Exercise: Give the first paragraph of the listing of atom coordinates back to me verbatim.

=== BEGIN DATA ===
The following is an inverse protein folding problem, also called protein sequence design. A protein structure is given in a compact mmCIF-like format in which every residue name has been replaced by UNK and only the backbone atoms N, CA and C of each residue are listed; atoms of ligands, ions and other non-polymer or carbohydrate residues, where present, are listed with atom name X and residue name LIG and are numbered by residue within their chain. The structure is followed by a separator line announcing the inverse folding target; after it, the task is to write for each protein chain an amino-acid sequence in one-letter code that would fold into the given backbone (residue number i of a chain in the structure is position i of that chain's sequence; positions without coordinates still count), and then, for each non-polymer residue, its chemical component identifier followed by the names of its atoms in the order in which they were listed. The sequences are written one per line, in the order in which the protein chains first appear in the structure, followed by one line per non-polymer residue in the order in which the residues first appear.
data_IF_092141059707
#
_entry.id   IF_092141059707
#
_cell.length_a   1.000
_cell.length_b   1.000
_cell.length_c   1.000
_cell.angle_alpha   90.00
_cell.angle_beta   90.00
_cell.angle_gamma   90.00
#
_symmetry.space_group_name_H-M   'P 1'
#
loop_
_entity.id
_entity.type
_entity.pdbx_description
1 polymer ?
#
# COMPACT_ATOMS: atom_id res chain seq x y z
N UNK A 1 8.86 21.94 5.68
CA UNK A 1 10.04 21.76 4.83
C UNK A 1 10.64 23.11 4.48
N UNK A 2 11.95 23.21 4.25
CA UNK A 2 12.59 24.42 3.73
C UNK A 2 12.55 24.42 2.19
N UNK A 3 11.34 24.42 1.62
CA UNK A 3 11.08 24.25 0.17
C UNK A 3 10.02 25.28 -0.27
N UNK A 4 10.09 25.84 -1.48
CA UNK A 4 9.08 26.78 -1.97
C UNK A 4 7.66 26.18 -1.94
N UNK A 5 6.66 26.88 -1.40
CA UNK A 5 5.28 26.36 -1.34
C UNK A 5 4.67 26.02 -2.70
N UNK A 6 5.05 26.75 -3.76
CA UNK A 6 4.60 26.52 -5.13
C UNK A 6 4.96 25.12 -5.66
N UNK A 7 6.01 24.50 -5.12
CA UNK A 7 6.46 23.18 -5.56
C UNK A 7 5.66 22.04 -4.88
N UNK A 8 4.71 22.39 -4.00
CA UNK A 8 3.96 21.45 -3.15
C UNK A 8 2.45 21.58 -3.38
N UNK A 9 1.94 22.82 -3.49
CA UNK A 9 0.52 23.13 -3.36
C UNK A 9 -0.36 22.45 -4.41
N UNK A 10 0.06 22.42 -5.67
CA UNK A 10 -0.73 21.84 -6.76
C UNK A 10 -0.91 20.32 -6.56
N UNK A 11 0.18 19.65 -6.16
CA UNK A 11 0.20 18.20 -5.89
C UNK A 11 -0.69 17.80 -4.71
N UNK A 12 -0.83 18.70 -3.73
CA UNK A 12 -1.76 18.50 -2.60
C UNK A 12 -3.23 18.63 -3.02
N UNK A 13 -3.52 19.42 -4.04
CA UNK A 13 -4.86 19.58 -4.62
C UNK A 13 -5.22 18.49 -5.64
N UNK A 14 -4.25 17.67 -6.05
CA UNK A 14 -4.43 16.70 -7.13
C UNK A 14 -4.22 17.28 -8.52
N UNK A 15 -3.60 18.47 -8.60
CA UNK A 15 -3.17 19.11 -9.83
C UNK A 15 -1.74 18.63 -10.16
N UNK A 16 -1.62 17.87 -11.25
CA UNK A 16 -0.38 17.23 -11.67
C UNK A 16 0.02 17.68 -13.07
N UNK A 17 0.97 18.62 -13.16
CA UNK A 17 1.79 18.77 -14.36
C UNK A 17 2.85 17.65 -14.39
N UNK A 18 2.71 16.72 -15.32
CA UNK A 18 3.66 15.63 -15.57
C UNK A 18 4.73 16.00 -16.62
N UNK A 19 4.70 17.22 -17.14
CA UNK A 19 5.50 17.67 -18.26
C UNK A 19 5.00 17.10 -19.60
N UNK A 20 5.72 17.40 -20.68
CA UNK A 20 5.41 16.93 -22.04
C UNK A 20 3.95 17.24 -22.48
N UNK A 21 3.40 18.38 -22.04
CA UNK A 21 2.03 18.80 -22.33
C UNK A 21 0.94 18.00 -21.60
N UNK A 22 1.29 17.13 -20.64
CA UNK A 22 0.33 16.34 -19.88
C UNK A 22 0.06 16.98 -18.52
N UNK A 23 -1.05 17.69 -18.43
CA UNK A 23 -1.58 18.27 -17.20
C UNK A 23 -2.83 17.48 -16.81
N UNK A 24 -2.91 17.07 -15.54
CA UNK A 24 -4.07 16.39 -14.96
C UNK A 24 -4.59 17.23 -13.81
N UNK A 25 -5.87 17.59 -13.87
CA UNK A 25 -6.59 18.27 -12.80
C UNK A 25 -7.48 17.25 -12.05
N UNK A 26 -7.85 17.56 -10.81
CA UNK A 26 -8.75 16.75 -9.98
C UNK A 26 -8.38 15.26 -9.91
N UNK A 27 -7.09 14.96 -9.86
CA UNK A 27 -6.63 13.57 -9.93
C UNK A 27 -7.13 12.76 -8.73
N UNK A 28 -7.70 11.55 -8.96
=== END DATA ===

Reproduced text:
The following is an inverse protein folding problem, also called protein sequence design. A protein structure is given in a compact mmCIF-like format in which every residue name has been replaced by UNK and only the backbone atoms N, CA and C of each residue are listed; atoms of ligands, ions and other non-polymer or carbohydrate residues, where present, are listed with atom name X and residue name LIG and are numbered by residue within their chain. The structure is followed by a separator line announcing the inverse folding target; after it, the task is to write for each protein chain an amino-acid sequence in one-letter code that would fold into the given backbone (residue number i of a chain in the structure is position i of that chain's sequence; positions without coordinates still count), and then, for each non-polymer residue, its chemical component identifier followed by the names of its atoms in the order in which they were listed. The sequences are written one per line, in the order in which the protein chains first appear in the structure, followed by one line per non-polymer residue in the order in which the residues first appear.